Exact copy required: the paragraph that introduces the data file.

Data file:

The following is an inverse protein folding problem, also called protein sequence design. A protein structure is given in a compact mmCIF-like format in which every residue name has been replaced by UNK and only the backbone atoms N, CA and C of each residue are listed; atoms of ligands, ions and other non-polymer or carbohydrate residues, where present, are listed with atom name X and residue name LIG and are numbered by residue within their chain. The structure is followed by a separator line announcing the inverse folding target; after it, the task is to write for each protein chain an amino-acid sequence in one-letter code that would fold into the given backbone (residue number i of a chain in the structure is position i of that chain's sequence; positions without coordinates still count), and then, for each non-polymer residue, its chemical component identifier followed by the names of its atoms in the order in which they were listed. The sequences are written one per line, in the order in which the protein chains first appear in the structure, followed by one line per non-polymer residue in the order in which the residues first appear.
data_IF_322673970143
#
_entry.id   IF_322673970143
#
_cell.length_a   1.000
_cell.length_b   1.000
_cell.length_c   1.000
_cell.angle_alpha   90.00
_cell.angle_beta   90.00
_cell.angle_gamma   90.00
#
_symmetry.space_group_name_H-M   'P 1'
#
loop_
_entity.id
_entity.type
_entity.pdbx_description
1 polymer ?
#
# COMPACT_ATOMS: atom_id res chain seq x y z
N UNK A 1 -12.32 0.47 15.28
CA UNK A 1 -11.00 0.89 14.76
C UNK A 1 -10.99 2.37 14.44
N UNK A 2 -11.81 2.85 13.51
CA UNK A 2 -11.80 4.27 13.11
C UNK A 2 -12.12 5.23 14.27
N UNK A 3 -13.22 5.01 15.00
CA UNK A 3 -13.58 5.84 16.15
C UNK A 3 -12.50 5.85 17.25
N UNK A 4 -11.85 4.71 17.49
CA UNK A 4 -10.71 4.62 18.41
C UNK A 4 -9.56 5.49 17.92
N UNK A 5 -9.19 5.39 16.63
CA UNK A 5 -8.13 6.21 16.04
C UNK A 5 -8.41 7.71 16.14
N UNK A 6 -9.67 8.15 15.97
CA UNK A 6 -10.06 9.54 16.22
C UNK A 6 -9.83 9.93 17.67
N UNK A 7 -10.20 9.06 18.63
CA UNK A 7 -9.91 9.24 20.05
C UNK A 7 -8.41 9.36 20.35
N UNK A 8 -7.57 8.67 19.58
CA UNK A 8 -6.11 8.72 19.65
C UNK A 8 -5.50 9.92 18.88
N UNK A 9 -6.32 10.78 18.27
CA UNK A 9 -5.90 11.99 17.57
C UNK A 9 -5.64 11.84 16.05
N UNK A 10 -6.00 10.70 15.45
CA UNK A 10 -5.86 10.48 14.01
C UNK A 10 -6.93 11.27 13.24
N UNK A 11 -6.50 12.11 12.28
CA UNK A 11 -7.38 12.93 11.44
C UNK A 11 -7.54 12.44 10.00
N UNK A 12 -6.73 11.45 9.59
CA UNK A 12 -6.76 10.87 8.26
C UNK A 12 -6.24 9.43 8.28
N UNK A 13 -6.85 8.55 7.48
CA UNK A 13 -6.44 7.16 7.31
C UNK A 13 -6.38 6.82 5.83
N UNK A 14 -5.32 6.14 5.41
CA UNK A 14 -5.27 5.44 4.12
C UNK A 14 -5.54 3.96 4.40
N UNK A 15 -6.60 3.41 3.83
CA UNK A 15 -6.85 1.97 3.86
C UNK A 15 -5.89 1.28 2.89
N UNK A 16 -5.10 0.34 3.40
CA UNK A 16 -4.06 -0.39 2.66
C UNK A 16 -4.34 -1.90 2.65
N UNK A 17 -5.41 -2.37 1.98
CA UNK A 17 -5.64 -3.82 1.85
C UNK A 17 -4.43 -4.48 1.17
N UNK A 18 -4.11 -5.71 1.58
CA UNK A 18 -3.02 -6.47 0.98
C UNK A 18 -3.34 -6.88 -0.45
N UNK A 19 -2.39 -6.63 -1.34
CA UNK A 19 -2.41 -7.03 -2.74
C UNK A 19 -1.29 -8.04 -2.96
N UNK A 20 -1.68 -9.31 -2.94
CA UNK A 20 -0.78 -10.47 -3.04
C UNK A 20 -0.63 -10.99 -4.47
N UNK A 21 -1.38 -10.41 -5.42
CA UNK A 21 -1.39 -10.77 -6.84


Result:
The following is an inverse protein folding problem, also called protein sequence design. A protein structure is given in a compact mmCIF-like format in which every residue name has been replaced by UNK and only the backbone atoms N, CA and C of each residue are listed; atoms of ligands, ions and other non-polymer or carbohydrate residues, where present, are listed with atom name X and residue name LIG and are numbered by residue within their chain. The structure is followed by a separator line announcing the inverse folding target; after it, the task is to write for each protein chain an amino-acid sequence in one-letter code that would fold into the given backbone (residue number i of a chain in the structure is position i of that chain's sequence; positions without coordinates still count), and then, for each non-polymer residue, its chemical component identifier followed by the names of its atoms in the order in which they were listed. The sequences are written one per line, in the order in which the protein chains first appear in the structure, followed by one line per non-polymer residue in the order in which the residues first appear.